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The Beam Toothbrush Transforms Dental Hygiene

A few years ago, an old roommate of mine informed me that I grind my teeth almost constantly as I slept. After talking with some people, I discovered that this, combined with some dental problems I encountered in high school, could be the underlying cause of many of my health problems. Primarily, migraines. Before that point, I didn’t realize just how much dental issues can affect other parts of the body.

So when I saw the Beam Toothbrush,  I was pretty excited. There’s so many devices out there to help improve people’s health, but I’ve never seen anything that really focuses on teeth brushing, which is essential for good health.

The Beam Toothbrush is a toothbrush that monitors oral hygiene, and sinks the data to a smart phone app. The app will then track the data for all activated brushes, create graphs with the data, and inform the user of certain things, like a missed brushing time. Each brush can only be assigned to one user, for obvious reasons, but several users can be tracked on the app.

From the looks of the website, and just the idea behind it, I think this is a toothbrush that is aimed toward children. It seems like a good way for parents to see if their child is really brushing their teeth. Because ask any parent — most kids aren’t the best brushers out there. I know I wasn’t.

I like the idea behind it, and I’ll be interested to see if it takes off at all. I’m not so sure I’d spend 49.99 on a toothbrush that wasn’t an electric one, especially for a child, but it might be an well-made investment for those who have children that forget to brush. Knowing that your parent has access to your teeth brushing “records” may be good motivation for some not to forget.

It comes in either blue or pink, and runs on AA batteries. It is a manual toothbrush, so it’s not going to be as fancy as ones like the Sonicare brand (which is what I use, and love), but it seems perfect for children. It is available for 49.99, and replacement heads are 3.99. Dentists and oral surgeons can also purchase them for resell. The app is only available on iOS systems.

February 27, 2013 I Written By

Katie Clark is originally from Colorado and currently lives in Utah with her husband and son. She writes primarily for Smart Phone Health Care, but contributes to several Health Care Scene blogs, including EMR Thoughts, EMR and EHR, and EMR and HIPAA. She enjoys learning about Health IT and mHealth, and finding ways to improve her own health along the way.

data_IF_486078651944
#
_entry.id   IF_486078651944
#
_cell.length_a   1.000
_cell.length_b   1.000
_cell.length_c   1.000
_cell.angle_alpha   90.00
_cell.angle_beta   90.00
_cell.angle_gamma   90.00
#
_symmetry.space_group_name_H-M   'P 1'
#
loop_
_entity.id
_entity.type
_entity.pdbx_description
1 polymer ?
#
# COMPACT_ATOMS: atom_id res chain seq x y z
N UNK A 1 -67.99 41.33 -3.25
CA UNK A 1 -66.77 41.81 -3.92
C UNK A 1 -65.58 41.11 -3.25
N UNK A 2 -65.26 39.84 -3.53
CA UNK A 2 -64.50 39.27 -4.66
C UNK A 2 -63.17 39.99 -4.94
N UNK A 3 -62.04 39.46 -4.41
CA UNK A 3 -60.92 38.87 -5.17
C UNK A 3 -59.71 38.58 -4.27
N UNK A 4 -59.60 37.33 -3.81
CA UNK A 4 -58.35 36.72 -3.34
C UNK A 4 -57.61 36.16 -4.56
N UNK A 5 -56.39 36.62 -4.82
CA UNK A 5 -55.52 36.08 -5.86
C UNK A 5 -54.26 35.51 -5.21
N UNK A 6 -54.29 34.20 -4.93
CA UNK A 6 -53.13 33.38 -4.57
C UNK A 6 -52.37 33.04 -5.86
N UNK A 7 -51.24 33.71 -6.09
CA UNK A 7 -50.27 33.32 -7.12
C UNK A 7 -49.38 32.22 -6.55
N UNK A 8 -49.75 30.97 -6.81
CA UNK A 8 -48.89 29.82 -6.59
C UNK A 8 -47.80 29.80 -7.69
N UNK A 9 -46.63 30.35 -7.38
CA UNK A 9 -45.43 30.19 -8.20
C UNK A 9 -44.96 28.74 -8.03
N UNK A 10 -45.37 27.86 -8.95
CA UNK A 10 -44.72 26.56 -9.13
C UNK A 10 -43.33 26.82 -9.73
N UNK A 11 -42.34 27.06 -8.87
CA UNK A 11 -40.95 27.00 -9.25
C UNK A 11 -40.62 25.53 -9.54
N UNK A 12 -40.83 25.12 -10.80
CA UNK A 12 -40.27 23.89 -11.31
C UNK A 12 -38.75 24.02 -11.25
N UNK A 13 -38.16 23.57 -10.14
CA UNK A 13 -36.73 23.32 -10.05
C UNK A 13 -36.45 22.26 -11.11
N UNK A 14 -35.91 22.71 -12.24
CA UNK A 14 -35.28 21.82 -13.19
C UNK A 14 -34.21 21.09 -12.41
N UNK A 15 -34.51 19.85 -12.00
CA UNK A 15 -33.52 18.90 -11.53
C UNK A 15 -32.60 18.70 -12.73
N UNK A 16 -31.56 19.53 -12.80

Teeth Defender – Helping Kids Not Fear the Dentist Through a Game

Dentists may be the most feared people in the medical field.  For those who have perfect teeth maybe it isn’t as much of an issue, but for people who really have to get a lot of work done it can be a miserable experience.  Kids are especially vulnerable to this fear with their lower pain tolerance, and the fact that they just generally scare easier.

One simple way to eliminate fear is to distract someone so that they don’t even notice what is going on.  In a lot of ways that is exactly what games do; they distract us from other things.  Sometimes they distract us from things we are supposed to be doing, but in places like the dentist’s office, they can help distract us from an unpleasant experience.

Students from the Technical University Delft in the Netherlands are developing a game to help kids get through the scary experience going to the dentist can be.  The game is played on a set of special glasses with a simple game controller.  As you may expect the bad guys are candy and soda, and the good guys are toothbrushes and toothpaste.

While the game obviously cannot physically get rid of the fear experienced at the dentist, but it can provide a nice distraction.  It also helps the dentist in doing their work, as the glasses start to go dark if the patient closes their mouth.  So not only does the patient get a little distraction, the dentist gets some help with their work.

The game is still in development, and should be released in a pilot version by the middle of next year.

A more in-depth article can be found here, but it is written in Dutch.

November 28, 2011 I Written By